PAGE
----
Food Additives. Say that ten times fast and the absurdity becomes even more obvious. If something truly is food, then why does it need any additives? There are plenty of excuses—from preservation to enhanced flavor—all equally as unfounded as the practice of adulterating food in the first place. Yet there seems to be no end in sight to the science of tinkering with food, even as research links more and more additives to health and environmental risks. Here are the worst offenders.
HFCS: High Fructose Corn Syrup (or "Corn Sugar" if you're a corn industry lobbyist) replaced sugar in sodas and snack foods some 30 years ago just as incidences of obesity and type II diabetes began to rise. The corn syrup industry will tell you that the body cannot recognize the difference between HFCS and other sugars, but don't take the risk, unless the research doesn't convince you.
Artificial Sweeteners: So you've made the decision to start avoiding HFCS. Congratulations. But don’t celebrate with a Diet Coke. Those artificial sweeteners (Acesulfame-K, Aspartame, Saccharin, Sucralose) with healthy sounding names like NutraSweet or Equal are highly processed chemicals that can actually have a negative effect on your metabolism and have been linked to cases of cancer, tinnitus, headaches and neurological disorders.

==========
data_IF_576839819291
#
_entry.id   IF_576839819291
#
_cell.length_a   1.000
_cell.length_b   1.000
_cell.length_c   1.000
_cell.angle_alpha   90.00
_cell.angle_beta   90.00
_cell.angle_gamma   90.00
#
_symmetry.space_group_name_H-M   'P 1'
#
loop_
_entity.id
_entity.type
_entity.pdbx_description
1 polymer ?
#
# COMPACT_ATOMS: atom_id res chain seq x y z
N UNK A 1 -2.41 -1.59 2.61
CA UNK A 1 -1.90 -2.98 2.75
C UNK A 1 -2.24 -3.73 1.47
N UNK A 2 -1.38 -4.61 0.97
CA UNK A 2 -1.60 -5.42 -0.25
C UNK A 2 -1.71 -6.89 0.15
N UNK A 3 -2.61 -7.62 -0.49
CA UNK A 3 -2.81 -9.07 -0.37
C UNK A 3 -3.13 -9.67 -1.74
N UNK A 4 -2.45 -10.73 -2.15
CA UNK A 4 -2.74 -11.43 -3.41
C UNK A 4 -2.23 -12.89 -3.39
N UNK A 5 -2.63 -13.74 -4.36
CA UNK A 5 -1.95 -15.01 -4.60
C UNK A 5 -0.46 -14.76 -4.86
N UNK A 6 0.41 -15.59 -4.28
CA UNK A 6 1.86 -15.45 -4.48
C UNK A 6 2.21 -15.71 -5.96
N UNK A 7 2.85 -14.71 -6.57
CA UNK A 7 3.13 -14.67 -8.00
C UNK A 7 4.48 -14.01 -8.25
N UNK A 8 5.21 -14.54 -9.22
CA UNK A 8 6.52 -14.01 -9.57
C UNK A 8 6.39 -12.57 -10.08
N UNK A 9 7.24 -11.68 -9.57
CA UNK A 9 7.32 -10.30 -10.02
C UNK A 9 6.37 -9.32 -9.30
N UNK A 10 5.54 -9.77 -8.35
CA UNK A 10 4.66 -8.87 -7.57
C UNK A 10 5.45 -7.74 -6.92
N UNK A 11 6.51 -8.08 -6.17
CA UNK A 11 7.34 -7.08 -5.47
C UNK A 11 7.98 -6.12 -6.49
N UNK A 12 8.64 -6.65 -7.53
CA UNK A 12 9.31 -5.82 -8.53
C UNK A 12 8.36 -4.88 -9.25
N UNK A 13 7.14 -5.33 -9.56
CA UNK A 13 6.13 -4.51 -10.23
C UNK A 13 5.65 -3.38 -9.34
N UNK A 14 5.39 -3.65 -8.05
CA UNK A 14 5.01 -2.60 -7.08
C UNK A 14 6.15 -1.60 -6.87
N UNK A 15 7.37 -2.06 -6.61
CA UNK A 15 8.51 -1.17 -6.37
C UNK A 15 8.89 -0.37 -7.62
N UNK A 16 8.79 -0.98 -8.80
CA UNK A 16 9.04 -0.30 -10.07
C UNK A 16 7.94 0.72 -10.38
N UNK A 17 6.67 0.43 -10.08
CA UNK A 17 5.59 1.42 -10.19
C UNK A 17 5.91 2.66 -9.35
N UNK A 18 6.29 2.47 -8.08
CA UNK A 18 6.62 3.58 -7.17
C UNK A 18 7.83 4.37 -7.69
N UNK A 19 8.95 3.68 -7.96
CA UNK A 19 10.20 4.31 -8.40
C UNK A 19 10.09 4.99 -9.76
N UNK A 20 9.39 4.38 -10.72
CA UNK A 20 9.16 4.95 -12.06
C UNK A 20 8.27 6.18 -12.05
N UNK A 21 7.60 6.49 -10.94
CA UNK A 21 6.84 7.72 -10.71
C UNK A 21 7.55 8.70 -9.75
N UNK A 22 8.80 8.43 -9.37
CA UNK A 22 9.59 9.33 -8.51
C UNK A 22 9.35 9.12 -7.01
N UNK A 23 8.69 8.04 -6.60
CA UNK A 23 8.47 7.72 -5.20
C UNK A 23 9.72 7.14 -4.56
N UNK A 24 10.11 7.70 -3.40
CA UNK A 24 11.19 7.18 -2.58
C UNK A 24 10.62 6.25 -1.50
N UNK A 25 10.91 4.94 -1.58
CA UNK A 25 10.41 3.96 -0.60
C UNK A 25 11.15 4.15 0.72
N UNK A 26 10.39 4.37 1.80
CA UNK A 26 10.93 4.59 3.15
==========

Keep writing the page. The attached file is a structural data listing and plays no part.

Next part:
Benzoate Preservatives: Freshness is important, especially as we throw away hundreds of millions of tons of food every year—nearly 40 percent of the world's food supply goes uneaten (really!). But preservatives like BHT, BHA and TBHQ can throw off estrogen levels in women, lead to behavioral issues, allergies, asthma, cancer and other serious illnesses.
Hydrogenated Oils: Used to stabilize products intended to sit on shelves for long periods of time and to produce a consistent, unnatural flavor, trans fats are created in a lab for a fraction of the cost of natural oils or fats. They're also known to raise bad cholesterol levels while decreasing healthy levels, which can increase the risk of heart disease.
MSG and artificial flavors: Monosodium glutamate is found in lots of restaurant food, snacks, frozen and canned goods and can often be labeled as "natural flavor," but its effects are anything but natural: headaches, nausea, allergies and rapid heart rate. Other artificial flavors are also linked to health risks such as thyroid disorders, allergies and behavioral issues.
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